A city correction officer allegedly posted a sickening online parody of the George Floyd death photo — with the white worker shown kneeling on the neck of his union’s black president — resulting in his suspension Friday.
The image was posted Thursday to the Facebook page of city Correction Department driver Derrick Lascko and deleted later that day after an online uproar among jail guards.
The image superimposed Lascko’s face over that of white former Minneapolis cop Derek Chauvin, as Chauvin was caught on video with his knee to Floyd’s neck. In place of Floyd’s face was that of Elias Husamudeen, the president of Lascko’s union, the Correction Officers’ Benevolent Association. Floyd’s death after nearly nine minutes under Chauvin’s knee has sparked murder charges for the ex-cop and widespread protests.
Husamudeen is currently seeking reelection to his position at COBA’s helm; Lascko has been campaigning for the election of a rival candidate, his fellow union delegate Benny Boscio.
City Department of Correction Commissioner Cynthia Brann told The Post in a statement Friday that Lascko has been suspended over the photo.
“This is absolutely unacceptable and does not represent the values of our uniform staff and department as a whole,” Brann said. “An investigation is under way and the officer has been suspended without pay.”
“This is absolutely unacceptable and does not represent the values of our uniform staff and department as a whole. An investigation is under way and the officer has been suspended without pay.”
— Cynthia Brann, commissioner, New York City Department of Correction
“Compassion, dedication to duty and the desire to ensure public safety are at the center of what it means to be a correction officer and this kind of behavior will not be tolerated under any circumstances,” she said.
A mayoral rep added of the image, “This is absolutely reprehensible.”
Elias told The Post that he found the posting too “despicable” to even comment on.
“I will not dignify this despicable and deeply offensive picture with a response,” he said.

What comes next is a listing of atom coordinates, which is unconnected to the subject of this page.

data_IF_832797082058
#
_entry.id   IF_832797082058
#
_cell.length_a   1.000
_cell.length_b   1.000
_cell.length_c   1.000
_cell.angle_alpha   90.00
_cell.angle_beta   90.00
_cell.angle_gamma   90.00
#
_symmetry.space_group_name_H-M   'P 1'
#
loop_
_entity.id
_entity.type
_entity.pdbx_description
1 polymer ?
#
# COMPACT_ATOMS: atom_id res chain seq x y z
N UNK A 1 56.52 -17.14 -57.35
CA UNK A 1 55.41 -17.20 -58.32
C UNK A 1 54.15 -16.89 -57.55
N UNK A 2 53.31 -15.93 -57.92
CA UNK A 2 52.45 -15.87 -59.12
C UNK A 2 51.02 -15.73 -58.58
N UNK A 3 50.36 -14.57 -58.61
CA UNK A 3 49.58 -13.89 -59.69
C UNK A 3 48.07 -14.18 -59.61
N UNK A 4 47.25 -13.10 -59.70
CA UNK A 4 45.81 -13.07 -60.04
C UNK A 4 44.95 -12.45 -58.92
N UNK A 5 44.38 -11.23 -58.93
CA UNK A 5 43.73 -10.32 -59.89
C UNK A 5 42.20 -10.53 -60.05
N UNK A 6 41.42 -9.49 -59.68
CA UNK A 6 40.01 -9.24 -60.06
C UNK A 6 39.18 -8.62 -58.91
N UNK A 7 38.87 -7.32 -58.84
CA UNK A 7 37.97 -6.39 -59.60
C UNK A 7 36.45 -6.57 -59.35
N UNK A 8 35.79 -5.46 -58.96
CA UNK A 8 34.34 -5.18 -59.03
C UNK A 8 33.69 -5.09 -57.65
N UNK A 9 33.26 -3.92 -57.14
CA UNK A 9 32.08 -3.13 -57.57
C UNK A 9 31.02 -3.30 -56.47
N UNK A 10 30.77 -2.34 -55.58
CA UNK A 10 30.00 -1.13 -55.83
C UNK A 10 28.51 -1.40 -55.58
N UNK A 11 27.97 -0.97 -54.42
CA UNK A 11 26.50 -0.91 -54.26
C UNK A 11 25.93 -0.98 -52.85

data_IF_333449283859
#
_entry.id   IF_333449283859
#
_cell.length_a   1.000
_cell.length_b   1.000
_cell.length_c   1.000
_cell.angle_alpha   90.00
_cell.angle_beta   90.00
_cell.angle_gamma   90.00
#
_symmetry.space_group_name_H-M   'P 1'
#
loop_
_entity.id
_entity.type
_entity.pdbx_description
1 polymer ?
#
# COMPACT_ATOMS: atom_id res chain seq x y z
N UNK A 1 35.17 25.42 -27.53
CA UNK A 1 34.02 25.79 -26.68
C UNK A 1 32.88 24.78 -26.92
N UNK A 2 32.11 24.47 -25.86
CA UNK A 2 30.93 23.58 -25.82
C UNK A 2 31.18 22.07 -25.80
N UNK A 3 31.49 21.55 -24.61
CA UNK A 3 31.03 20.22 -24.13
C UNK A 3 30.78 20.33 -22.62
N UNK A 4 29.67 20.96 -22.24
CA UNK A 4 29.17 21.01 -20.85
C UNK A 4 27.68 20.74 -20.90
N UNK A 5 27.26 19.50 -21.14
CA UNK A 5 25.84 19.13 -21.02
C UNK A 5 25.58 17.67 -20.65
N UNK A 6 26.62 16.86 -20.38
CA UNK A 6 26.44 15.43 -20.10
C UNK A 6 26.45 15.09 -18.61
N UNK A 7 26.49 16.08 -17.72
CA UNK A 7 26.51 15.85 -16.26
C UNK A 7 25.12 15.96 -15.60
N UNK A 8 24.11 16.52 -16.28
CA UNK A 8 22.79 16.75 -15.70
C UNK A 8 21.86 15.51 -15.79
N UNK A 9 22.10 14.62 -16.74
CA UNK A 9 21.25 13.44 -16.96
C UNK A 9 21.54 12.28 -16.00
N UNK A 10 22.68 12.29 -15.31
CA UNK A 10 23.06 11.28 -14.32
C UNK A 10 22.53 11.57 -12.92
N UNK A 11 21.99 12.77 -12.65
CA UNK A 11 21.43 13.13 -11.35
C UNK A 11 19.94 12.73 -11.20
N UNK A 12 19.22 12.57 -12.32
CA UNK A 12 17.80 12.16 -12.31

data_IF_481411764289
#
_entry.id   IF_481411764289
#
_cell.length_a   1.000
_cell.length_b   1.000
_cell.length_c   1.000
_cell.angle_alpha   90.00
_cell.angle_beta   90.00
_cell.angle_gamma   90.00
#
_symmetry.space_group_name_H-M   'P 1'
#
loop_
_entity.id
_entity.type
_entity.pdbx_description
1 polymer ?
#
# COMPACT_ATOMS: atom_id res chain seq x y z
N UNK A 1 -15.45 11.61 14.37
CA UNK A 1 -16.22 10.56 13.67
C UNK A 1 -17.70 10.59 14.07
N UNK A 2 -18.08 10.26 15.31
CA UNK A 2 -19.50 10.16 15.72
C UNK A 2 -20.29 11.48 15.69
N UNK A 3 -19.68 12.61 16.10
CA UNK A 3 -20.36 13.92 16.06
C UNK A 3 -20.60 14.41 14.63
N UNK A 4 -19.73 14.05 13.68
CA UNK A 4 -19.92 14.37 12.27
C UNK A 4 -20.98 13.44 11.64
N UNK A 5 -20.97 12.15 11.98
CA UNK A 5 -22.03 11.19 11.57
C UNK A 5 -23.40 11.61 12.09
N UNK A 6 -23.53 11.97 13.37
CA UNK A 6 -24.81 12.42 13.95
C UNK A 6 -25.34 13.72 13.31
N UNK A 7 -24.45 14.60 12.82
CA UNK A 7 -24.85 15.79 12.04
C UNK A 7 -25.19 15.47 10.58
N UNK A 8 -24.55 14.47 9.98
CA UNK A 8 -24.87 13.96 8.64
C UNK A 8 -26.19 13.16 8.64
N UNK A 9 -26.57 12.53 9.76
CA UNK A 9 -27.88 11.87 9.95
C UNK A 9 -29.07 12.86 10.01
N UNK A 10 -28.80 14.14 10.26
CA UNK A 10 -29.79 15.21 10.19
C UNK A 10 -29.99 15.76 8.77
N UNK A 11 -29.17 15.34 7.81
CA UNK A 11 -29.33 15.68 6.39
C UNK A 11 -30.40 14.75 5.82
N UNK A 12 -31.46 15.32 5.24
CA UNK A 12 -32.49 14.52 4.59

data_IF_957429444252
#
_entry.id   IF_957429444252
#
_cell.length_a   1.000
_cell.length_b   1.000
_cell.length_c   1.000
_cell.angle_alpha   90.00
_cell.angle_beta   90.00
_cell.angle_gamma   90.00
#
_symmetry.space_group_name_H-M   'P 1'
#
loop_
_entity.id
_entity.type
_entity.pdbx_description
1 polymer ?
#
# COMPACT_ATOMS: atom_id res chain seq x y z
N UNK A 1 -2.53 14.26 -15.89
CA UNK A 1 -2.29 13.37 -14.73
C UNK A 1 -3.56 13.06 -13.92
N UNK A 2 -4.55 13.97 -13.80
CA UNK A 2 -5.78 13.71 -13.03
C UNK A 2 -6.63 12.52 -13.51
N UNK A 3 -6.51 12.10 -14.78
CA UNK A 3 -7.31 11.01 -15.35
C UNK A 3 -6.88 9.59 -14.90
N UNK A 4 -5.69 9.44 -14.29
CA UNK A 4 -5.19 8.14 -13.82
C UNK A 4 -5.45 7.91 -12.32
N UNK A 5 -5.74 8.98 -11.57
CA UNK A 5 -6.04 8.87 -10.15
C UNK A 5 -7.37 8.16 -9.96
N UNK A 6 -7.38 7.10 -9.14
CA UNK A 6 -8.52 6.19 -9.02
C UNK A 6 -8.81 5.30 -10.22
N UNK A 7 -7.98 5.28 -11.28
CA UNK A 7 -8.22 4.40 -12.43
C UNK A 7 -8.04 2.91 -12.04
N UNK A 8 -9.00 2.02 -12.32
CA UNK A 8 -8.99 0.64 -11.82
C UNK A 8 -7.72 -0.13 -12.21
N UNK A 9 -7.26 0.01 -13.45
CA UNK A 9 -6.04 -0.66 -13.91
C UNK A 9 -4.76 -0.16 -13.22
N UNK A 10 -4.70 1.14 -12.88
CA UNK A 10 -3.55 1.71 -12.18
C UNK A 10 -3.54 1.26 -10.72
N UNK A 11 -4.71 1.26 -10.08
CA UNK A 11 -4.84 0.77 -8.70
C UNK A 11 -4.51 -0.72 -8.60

Union member Dimetria Regan raged on Facebook on Friday, “What a Freaking Disgrace and Slap in the Face to Every African American and any one who is standing/kneeling with Us,” “What a DISRESPECT to the Floyd Family.”
Lascko did not return calls from The Post on Friday.
In a video posted to Facebook Friday afternoon, Lascko insisted without evidence that he’d never posted the image to his page. He claimed that the image was instead being spread around by the “Elias Husamudden camp to steal a election by tapping into your frustrations.”
But a day earlier, Lascko appeared to have defended the “meme” — calling it “satire.
“Elias Husamudeen & COBA has a problem with the way I tell the truth & how I show their faces,” he wrote.
“So you can match a face to the names. I’m putting myself in Facebook jail for keeping it real,” he wrote.
Husamudeen said in response to Lascko’s Facebook claim of sabotage, “I’m not surprised that instead of just apologizing he’s chosen to pretend he didn’t do it.”
Boscio did not return requests for comment from The Post.
City records show that Lascko, who works for the DOC’s Transportation Division, has a base salary of $82,292. He has posted frequently on Facebook in opposition to Husamudden and in support of Boscio.
“I was livid,” Vincent Capers, president of the Correction Guardians Association, a black fraternal law-enforcement group, told The Post of seeing the doctored Floyd image on Lascko’s Facebook page.
“The city is in need of healing and unity, and behaviors like this can only cause further pain,“ the retired correction officer said, adding that his organization is demanding Lascko be fired.
Charles Billups, president of the Grand Council of Guardians, another black law-enforcement association, also said he saw the post on Lascko’s Facebook and called it “a total insult.
“With the sensitivity that is going on throughout the county and the world right now, that is a very bad sign of white privilege,” he said.
“We are denouncing this guy and want him fired. It was like someone putting the knee on my neck.”